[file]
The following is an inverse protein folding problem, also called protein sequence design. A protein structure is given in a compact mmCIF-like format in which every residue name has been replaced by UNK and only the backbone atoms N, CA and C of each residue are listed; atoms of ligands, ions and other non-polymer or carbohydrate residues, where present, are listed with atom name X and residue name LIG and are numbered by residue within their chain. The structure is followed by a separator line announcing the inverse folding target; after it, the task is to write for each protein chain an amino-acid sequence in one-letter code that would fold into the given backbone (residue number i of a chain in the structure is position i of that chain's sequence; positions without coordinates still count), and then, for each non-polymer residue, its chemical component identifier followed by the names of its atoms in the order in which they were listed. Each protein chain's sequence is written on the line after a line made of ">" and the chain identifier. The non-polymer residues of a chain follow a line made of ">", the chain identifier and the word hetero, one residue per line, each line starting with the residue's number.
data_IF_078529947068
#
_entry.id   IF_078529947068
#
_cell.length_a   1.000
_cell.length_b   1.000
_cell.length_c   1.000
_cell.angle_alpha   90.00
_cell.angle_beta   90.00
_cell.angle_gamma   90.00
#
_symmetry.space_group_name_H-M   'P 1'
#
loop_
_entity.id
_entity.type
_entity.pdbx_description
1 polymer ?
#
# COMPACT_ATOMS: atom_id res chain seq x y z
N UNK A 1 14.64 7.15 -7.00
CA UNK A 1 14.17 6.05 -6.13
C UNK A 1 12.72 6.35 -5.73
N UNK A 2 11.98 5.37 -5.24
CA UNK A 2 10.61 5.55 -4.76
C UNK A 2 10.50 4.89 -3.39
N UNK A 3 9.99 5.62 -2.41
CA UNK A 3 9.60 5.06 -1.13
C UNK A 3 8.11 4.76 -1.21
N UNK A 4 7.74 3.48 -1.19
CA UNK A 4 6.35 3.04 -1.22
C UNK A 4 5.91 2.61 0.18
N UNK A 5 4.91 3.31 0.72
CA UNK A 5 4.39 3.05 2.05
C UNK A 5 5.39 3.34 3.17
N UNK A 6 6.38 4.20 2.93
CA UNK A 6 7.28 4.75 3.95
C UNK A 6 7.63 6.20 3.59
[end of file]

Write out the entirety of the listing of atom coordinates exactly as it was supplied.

The following is an inverse protein folding problem, also called protein sequence design. A protein structure is given in a compact mmCIF-like format in which every residue name has been replaced by UNK and only the backbone atoms N, CA and C of each residue are listed; atoms of ligands, ions and other non-polymer or carbohydrate residues, where present, are listed with atom name X and residue name LIG and are numbered by residue within their chain. The structure is followed by a separator line announcing the inverse folding target; after it, the task is to write for each protein chain an amino-acid sequence in one-letter code that would fold into the given backbone (residue number i of a chain in the structure is position i of that chain's sequence; positions without coordinates still count), and then, for each non-polymer residue, its chemical component identifier followed by the names of its atoms in the order in which they were listed. Each protein chain's sequence is written on the line after a line made of ">" and the chain identifier. The non-polymer residues of a chain follow a line made of ">", the chain identifier and the word hetero, one residue per line, each line starting with the residue's number.
data_IF_078529947068
#
_entry.id   IF_078529947068
#
_cell.length_a   1.000
_cell.length_b   1.000
_cell.length_c   1.000
_cell.angle_alpha   90.00
_cell.angle_beta   90.00
_cell.angle_gamma   90.00
#
_symmetry.space_group_name_H-M   'P 1'
#
loop_
_entity.id
_entity.type
_entity.pdbx_description
1 polymer ?
#
# COMPACT_ATOMS: atom_id res chain seq x y z
N UNK A 1 14.64 7.15 -7.00
CA UNK A 1 14.17 6.05 -6.13
C UNK A 1 12.72 6.35 -5.73
N UNK A 2 11.98 5.37 -5.24
CA UNK A 2 10.61 5.55 -4.76
C UNK A 2 10.50 4.89 -3.39
N UNK A 3 9.99 5.62 -2.41
CA UNK A 3 9.60 5.06 -1.13
C UNK A 3 8.11 4.76 -1.21
N UNK A 4 7.74 3.48 -1.19
CA UNK A 4 6.35 3.04 -1.22
C UNK A 4 5.91 2.61 0.18
N UNK A 5 4.91 3.31 0.72
CA UNK A 5 4.39 3.05 2.05
C UNK A 5 5.39 3.34 3.17
N UNK A 6 6.38 4.20 2.93
CA UNK A 6 7.28 4.75 3.95
C UNK A 6 7.63 6.20 3.59